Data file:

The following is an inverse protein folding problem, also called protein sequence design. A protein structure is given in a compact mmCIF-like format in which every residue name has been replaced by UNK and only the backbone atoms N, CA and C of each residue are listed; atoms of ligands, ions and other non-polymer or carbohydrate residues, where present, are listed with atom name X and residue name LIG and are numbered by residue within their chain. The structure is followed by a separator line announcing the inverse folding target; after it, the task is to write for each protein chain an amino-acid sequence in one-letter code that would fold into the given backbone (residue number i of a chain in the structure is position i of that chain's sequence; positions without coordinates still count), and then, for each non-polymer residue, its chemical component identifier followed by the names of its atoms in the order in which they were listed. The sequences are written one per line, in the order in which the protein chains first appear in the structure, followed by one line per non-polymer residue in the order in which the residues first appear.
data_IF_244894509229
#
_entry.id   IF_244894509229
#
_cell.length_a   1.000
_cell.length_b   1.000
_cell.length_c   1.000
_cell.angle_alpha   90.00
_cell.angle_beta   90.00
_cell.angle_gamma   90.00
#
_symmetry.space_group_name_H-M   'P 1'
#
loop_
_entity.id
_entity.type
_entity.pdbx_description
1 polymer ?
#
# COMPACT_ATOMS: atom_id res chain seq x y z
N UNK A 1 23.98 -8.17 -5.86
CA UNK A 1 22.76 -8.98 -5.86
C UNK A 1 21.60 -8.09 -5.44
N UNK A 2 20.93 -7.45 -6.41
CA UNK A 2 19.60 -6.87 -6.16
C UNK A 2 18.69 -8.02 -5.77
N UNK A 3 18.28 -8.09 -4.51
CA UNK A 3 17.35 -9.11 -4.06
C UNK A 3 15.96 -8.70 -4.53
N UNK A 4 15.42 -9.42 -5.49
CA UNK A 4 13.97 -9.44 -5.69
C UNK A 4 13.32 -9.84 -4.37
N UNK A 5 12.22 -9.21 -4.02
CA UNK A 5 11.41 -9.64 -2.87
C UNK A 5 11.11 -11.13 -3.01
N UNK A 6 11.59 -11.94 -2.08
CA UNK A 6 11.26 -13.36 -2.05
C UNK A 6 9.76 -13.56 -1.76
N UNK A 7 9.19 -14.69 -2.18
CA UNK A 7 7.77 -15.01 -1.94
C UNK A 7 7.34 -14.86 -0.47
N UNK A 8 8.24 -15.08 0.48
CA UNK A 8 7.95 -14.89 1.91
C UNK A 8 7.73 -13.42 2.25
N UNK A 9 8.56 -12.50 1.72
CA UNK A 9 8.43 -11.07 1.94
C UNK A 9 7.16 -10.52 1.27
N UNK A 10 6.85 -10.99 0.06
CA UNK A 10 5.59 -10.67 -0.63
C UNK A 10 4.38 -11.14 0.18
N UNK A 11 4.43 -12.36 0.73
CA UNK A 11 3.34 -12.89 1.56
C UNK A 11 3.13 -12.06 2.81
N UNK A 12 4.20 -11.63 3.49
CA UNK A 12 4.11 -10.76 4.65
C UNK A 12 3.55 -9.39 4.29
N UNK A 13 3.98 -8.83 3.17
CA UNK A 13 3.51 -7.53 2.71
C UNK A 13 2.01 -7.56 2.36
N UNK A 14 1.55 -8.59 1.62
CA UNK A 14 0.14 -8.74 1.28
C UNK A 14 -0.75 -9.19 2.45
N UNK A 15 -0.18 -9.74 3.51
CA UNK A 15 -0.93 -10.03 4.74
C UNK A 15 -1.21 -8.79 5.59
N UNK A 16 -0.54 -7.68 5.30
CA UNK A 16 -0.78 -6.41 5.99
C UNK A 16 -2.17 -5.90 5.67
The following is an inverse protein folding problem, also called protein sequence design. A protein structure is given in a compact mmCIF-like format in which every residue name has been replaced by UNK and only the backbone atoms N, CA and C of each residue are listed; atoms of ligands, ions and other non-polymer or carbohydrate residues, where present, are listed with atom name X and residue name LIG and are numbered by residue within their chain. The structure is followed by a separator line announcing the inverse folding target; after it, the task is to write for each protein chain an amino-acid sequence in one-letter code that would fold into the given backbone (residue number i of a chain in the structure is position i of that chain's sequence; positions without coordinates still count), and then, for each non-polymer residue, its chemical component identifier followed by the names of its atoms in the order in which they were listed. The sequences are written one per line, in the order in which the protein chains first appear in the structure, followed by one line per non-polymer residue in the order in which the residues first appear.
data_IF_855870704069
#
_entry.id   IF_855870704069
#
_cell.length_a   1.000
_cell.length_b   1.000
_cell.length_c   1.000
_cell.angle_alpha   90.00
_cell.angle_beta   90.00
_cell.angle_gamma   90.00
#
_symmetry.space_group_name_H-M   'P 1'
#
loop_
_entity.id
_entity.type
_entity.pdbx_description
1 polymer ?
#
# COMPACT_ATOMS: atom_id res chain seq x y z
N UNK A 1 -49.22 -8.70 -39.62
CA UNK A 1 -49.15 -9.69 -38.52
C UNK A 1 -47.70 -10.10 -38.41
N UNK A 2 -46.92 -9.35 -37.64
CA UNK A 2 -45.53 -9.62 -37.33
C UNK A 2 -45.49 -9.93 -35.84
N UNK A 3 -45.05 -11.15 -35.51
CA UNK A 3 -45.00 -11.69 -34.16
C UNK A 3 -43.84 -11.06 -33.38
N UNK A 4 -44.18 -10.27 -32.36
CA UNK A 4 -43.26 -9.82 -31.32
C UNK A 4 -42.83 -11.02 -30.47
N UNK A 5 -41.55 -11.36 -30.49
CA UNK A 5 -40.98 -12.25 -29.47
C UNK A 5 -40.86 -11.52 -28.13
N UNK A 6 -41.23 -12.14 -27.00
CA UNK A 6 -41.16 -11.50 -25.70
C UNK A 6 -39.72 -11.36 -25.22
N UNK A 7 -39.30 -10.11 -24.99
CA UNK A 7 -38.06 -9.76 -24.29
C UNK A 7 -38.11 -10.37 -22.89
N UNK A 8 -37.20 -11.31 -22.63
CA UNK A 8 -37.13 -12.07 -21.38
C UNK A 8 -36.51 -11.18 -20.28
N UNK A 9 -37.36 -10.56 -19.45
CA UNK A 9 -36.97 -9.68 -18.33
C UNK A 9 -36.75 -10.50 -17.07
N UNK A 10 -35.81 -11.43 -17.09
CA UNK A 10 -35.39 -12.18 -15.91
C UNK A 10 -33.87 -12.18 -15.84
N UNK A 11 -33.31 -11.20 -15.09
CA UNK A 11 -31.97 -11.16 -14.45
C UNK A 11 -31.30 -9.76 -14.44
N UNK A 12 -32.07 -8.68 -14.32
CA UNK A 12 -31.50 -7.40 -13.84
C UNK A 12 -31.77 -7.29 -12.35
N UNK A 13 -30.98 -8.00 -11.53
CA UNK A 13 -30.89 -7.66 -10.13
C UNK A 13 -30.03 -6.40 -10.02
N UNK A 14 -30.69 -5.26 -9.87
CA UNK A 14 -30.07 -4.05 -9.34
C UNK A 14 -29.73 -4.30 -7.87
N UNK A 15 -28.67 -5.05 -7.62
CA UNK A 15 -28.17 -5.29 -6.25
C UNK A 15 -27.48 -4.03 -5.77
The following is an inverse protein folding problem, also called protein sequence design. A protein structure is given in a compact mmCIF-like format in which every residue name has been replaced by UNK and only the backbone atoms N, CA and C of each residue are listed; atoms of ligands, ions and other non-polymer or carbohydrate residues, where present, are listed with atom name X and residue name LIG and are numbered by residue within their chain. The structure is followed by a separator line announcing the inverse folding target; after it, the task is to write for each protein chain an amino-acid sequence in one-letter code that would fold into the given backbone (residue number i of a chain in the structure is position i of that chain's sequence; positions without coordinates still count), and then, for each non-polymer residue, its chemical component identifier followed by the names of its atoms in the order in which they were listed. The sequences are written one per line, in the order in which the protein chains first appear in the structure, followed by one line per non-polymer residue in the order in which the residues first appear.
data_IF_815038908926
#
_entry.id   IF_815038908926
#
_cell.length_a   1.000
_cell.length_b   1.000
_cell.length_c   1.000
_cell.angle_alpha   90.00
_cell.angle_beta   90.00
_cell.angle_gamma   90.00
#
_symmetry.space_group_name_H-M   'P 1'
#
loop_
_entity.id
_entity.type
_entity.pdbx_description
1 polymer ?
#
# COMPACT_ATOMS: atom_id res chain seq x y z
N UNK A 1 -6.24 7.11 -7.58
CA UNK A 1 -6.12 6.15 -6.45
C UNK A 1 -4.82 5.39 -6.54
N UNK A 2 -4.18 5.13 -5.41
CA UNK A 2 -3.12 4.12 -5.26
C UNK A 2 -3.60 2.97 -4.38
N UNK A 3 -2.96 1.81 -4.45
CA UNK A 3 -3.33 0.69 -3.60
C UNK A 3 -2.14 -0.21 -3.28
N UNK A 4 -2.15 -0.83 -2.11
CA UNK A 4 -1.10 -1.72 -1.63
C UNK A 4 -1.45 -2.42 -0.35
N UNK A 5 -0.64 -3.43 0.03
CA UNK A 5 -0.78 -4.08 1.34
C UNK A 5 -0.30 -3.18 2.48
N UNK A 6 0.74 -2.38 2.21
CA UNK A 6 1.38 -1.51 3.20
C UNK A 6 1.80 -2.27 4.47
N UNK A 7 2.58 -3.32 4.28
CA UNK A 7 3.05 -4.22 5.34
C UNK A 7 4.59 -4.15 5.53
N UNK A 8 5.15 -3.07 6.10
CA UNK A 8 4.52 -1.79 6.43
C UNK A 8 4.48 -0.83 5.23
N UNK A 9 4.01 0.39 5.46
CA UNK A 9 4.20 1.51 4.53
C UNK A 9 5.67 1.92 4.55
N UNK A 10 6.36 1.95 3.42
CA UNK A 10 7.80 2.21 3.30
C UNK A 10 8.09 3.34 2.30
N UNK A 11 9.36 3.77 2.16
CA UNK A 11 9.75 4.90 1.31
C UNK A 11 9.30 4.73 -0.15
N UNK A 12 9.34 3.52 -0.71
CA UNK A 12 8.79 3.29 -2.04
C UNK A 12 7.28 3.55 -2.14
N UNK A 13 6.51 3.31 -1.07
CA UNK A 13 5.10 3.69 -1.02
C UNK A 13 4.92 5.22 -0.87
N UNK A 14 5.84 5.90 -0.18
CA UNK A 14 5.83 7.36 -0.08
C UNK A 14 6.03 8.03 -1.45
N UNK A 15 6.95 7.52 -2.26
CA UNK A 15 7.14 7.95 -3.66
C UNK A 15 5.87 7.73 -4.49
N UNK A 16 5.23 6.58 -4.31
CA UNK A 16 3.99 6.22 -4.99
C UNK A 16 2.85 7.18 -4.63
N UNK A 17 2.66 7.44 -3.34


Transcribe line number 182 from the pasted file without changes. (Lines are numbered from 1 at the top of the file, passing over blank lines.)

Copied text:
CA UNK A 9 4.20 1.51 4.53